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drawing fast towards an evening, and the world's tragedy and time near at an end.
For the rest, if we seek a reason of the succession and continuance of this boundless ambition in mortal men, we may add to that which hath been already said, that the kings and princes of the world have always laid before them the actions, but not the ends, of those great ones which preceded them. They are always transported with the glory of the one, but they never mind the misery of the other, till they find the experience in themselves. They neglect the advice of God, while they enjoy life, or hope it; but they follow the counsel of Death upon his first approach. It is he that puts into man all the wisdom of the world, without speaking a word, which God, with all the words of his law, promises, or threats, doth not infuse. Death, which hateth and destroyeth man, is believed; God, which hath made him and loves him, is always deferred: I have considered, saith Solomon, all the works that are under the sun, and, behold, all is vanity and vexation of spirit; but who believes it, till Death tells it us? It was Death, which opening the conscience of Charles the Fifth, made him enjoin his son Philip to restore Navarre; and king Francis the First of France, to command that justice should be done upon the murderers of the protestants in Merindol and Cabrieres, which till then he neglected. It is therefore Death alone that can suddenly make man to know himself. He tells the proud and insolent, that they are but abjects, and humbles them at the instant, makes them cry, complain, and repent, yea, even to hate their forepast happiness. He takes the account of the rich, and proves him a beggar, a naked beggar, which hath interest in nothing but in the gravel that fills his mouth. He holds a glass before the eyes of the most beautiful, and makes them see therein their deformity and rottenness, and they acknowledge it.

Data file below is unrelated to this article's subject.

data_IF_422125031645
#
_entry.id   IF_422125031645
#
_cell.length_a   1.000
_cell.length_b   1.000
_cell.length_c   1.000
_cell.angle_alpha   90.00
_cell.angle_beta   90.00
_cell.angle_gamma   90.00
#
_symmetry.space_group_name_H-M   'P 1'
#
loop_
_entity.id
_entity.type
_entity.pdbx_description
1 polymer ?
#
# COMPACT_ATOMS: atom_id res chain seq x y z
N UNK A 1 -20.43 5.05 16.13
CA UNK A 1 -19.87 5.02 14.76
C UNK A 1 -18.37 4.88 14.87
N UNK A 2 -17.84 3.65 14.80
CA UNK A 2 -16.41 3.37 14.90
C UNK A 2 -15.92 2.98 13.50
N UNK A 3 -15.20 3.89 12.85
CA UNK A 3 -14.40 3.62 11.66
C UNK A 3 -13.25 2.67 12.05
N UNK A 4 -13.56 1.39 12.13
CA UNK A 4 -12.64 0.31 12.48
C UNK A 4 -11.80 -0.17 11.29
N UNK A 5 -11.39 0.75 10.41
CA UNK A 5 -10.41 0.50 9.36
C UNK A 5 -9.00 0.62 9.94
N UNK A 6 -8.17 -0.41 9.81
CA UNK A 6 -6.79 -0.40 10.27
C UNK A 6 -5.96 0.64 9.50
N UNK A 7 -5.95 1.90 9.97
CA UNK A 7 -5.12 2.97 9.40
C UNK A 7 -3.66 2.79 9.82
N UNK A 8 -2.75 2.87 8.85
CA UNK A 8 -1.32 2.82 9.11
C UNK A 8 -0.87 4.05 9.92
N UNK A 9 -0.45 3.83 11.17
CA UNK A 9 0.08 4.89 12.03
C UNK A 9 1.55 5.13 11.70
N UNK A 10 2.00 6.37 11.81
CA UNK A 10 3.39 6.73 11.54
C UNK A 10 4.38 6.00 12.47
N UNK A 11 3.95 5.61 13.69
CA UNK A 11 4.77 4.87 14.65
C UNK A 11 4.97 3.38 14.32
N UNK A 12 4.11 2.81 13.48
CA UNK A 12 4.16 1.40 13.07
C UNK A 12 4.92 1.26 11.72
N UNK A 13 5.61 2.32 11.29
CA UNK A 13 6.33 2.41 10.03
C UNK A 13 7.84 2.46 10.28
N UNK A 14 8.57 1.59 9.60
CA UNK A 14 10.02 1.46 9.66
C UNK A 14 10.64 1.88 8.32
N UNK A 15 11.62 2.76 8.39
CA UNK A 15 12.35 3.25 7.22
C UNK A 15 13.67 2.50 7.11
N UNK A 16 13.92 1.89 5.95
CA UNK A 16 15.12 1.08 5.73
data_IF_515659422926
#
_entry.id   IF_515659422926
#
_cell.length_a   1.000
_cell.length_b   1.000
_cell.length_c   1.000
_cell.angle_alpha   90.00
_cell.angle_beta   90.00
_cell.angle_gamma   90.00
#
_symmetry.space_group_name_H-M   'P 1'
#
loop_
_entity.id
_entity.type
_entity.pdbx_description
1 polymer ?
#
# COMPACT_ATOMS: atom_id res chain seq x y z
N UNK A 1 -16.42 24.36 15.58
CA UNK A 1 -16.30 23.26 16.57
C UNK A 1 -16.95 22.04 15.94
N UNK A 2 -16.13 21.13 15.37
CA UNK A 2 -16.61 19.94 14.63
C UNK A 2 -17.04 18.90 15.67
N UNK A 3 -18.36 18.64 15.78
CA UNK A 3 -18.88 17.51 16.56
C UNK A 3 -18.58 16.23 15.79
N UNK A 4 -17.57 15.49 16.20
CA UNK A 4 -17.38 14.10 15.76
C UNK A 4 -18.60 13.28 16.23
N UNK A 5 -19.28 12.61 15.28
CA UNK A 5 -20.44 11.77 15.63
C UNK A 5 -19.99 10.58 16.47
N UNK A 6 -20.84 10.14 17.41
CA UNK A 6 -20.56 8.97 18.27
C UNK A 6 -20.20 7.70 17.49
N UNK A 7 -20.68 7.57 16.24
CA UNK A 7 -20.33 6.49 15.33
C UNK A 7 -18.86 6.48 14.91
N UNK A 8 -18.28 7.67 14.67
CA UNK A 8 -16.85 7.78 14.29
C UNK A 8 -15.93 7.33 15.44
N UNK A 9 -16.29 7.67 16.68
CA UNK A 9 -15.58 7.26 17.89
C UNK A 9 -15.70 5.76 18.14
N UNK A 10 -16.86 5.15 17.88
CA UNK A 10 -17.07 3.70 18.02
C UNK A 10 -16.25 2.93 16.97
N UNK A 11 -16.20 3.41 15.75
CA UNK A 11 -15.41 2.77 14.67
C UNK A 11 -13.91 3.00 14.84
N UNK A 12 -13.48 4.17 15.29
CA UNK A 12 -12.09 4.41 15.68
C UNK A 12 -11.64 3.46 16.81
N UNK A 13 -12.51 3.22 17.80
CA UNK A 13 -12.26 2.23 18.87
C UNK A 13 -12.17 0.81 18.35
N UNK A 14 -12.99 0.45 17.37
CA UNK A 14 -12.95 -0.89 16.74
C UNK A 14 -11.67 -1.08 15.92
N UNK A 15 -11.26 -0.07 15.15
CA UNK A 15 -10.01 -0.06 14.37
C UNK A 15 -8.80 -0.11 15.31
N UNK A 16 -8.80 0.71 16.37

O eloquent, just, and mighty Death! whom none could advise, thou hast persuaded; what none hath dared, thou hast done; and whom all the world hath flattered, thou only hast cast out of the world and despised; thou hast drawn together all the far-stretched greatness, all the pride, cruelty, and ambition of man, and covered it all over with these two narrow words, Hic jacet !
RICHARD HOOKER was born at Heavitree, near Exeter, about 1553 The promise of his boyhood induced an uncle to send him to a University. Under the protection of Jewel, he was sent to Corpus Christi College, Oxford, and was admitted in 1567. In 1577, he became Fellow of the College. We hear of an intimacy with Edwin Sandys, George Cranmer, and Henry Savile, all men of mark and influence in their day. In 1581 he first preached in London at St. Paul's. Soon after he married, and took the living of Drayton Beauchamp, in Bucks. The marriage was probably a hasty one; at any rate, it brought little felicity. From his appointment as Master of the Temple, 1584, Hooker's reputation as a divine may be said to date. He now commenced his long controversy with the Calvinist theologians, and after some years of keen strife he exchanged the Temple for Boscombe, in Wiltshire. In 1595, he was presented by the Crown to Bishopsborne, in Kent, where, in 1600, he died.